Designed as a jacket-style BCD, the air bladder in the Pearl i3 wraps around the hips as well as along your underarms .  As a new diver I really liked this feature.  I felt secure and I found that I could sit up-right in the water without being pushed forward.  When I decided to become a divemaster, I purchased a used back-inflate BCD to use strictly in the pool (chlorine can really wear out equipment) and found that I could control my positioning in the water a bit better than when I used my Aqua Lung Pearl i3.  After talking with numerous people, it’s all personal preference when it comes to deciding which style is better.


Remember that horrendous weight-belt you had to wear when getting certified?  Kiss it goodbye!  Aqualung has incorporated their patented SureLock™ weight system into this BCD.  Want to take your weight off when climbing up a ladder into a boat?  Just grab the handles, pull forward, and out they come.  So simple and so much more comfortable than wearing a weight belt.  I don’t know about you but my hip bones always got rubbed raw from the chaffing of the belt and weight.  This feature along made diving so much better.  Compared with other BCDs that feature integrated weights, I really like the SureLock™ system because it uses heavy plastic clips, not velcro.  I’ve noticed that velcro integrated weight systems tend to become worn out and the diver is forced to purchase new pockets every so often. Velcro integrated weight also pose a safety issue underwater should they fail and come loose.   You’ll become extremely buoyant as you rapidly ascend to the surface, you have a serious chance of developing a lung over-expansion injury or decompression illness.  I’ve never once had a problem with the SureLock™ and it’s a solid piece of gear.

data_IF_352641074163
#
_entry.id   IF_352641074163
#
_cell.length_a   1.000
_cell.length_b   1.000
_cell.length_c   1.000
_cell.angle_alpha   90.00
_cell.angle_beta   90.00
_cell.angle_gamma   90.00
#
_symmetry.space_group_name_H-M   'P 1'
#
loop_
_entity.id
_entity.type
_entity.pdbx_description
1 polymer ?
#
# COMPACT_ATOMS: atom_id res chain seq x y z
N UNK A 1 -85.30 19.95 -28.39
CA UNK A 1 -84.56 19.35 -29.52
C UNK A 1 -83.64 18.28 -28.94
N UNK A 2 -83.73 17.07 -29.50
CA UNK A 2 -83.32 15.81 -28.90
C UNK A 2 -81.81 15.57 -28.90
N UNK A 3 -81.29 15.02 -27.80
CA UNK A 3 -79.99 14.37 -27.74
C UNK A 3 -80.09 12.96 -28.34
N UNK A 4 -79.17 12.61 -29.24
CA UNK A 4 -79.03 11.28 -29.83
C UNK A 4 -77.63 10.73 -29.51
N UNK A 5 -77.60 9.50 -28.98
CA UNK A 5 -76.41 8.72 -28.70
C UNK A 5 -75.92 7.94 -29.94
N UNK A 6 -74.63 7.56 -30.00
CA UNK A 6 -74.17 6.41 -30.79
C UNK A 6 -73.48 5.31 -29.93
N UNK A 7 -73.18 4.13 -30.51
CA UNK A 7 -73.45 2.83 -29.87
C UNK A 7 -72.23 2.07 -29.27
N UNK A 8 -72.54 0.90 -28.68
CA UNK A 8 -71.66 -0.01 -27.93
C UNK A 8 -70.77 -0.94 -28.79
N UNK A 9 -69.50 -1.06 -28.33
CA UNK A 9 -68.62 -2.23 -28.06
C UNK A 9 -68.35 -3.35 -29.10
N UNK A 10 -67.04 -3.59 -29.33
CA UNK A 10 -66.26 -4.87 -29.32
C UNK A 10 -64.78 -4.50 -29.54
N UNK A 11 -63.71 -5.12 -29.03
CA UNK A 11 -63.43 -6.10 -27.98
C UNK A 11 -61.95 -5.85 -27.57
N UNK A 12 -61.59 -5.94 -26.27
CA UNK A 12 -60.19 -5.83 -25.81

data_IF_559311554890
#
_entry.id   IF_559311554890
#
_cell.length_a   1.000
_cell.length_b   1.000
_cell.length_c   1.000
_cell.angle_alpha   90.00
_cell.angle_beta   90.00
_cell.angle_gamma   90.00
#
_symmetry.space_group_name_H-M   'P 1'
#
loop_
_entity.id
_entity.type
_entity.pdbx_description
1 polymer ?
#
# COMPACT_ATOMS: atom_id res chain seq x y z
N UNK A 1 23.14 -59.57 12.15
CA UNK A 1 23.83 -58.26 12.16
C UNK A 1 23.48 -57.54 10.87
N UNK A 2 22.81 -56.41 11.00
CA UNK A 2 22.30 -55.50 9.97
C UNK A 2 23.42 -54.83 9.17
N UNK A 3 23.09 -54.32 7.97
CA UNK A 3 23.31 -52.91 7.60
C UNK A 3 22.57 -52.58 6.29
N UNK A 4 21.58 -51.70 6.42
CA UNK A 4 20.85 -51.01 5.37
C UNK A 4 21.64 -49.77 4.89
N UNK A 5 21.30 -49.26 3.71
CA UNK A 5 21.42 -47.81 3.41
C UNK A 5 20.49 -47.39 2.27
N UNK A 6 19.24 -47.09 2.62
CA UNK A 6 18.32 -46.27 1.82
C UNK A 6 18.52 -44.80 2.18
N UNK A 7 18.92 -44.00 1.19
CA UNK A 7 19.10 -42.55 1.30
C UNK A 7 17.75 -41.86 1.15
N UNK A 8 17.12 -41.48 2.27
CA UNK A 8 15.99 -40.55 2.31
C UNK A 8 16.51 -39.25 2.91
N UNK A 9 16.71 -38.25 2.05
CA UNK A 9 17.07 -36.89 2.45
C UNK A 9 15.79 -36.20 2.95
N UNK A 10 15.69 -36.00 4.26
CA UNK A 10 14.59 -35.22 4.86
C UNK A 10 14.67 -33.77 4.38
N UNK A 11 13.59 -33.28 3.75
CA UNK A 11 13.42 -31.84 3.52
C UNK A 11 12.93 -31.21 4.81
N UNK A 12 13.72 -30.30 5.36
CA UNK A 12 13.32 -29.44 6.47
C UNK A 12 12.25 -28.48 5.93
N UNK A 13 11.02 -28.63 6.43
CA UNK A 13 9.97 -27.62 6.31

There are 3 pockets (cummerbund, right hip, and fold down pocket) and 4 stainless-steal D-rings on the Pearl i3.  From personal experience, this is more than enough for a recreational diving.  I’ve managed to clip my fins, alternate air source, camera, safety sausage/whistle, dive lights and training slates to the d-rings and still had room for more attachments.  I’m not one for using pockets but I managed to slip a secondary light into the right hip pocket on the BCD and usually, I put my car keys into the cummerbund.  One big negative to the pockets was that they just didn’t seem big enough to store anything worthwhile inside, and yet they made the BCD feel somewhat bulky around the waist.  To the purely recreational diver, this is a great BCD but for those looking towards minimalism, I suggest looking elsewhere.



The overall size of the BCD is pretty bulky.  For those with dive travel in mind, this isn’t the way to go but if you’re looking to only use it for local excursions, it’ll suit you perfectly.


The air bladder is a good size.  I’ve used it while on deep dives (130 feet) and always had enough lift.  The adjustable straps and quick releases also make it suitable for diving in a dry suit.


Other features found on the Aqualung Pearl i3 include:

– Grommets to mount a knife

– Traction pad on back reduced the chance of your tank slipping



This is a great BCD for women who want ultimate comfort and easy operation when it comes to local, recreational diving.